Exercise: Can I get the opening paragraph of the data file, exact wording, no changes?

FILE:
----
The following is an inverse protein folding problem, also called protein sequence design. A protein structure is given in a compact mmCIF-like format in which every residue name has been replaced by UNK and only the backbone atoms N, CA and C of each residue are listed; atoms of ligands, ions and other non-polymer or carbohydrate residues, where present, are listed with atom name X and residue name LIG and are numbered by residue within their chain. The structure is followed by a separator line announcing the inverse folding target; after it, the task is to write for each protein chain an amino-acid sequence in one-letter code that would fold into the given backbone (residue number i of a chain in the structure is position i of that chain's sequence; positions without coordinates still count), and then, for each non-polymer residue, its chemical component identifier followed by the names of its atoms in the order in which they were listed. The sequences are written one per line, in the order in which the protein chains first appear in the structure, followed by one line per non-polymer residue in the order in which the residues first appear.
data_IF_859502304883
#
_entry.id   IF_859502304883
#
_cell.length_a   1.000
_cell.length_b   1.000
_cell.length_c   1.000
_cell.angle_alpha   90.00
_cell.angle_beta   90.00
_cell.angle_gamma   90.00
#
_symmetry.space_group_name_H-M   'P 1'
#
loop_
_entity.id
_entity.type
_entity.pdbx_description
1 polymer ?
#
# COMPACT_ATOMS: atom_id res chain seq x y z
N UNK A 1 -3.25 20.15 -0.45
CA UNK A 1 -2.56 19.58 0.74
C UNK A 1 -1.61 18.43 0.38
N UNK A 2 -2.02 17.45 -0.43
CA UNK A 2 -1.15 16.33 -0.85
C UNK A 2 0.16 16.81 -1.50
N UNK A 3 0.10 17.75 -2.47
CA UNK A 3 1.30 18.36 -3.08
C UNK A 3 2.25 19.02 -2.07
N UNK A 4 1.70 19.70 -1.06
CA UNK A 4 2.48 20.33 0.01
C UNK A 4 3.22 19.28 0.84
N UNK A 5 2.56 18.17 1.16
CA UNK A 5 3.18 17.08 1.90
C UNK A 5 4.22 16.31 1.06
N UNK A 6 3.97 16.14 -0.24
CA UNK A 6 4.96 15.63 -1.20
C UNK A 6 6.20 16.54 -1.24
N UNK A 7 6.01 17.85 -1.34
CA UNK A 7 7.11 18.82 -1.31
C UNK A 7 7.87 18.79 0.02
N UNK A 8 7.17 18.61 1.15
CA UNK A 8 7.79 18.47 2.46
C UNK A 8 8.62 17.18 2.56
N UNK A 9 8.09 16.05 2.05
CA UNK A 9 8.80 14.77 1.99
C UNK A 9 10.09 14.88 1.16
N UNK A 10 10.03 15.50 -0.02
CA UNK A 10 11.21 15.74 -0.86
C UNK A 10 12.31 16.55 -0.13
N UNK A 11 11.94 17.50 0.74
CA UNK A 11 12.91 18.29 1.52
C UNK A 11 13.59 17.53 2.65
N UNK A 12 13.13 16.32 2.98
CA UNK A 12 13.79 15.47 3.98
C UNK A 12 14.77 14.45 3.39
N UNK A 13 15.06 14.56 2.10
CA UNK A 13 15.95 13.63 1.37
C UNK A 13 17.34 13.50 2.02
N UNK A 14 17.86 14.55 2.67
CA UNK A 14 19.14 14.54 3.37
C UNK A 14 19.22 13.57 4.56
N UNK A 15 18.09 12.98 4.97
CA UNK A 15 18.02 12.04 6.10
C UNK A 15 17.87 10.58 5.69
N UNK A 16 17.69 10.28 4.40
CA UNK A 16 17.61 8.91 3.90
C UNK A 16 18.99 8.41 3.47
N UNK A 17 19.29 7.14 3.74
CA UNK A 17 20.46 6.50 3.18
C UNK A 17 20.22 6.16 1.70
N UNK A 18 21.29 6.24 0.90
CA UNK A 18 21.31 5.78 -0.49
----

The following is an inverse protein folding problem, also called protein sequence design. A protein structure is given in a compact mmCIF-like format in which every residue name has been replaced by UNK and only the backbone atoms N, CA and C of each residue are listed; atoms of ligands, ions and other non-polymer or carbohydrate residues, where present, are listed with atom name X and residue name LIG and are numbered by residue within their chain. The structure is followed by a separator line announcing the inverse folding target; after it, the task is to write for each protein chain an amino-acid sequence in one-letter code that would fold into the given backbone (residue number i of a chain in the structure is position i of that chain's sequence; positions without coordinates still count), and then, for each non-polymer residue, its chemical component identifier followed by the names of its atoms in the order in which they were listed. The sequences are written one per line, in the order in which the protein chains first appear in the structure, followed by one line per non-polymer residue in the order in which the residues first appear.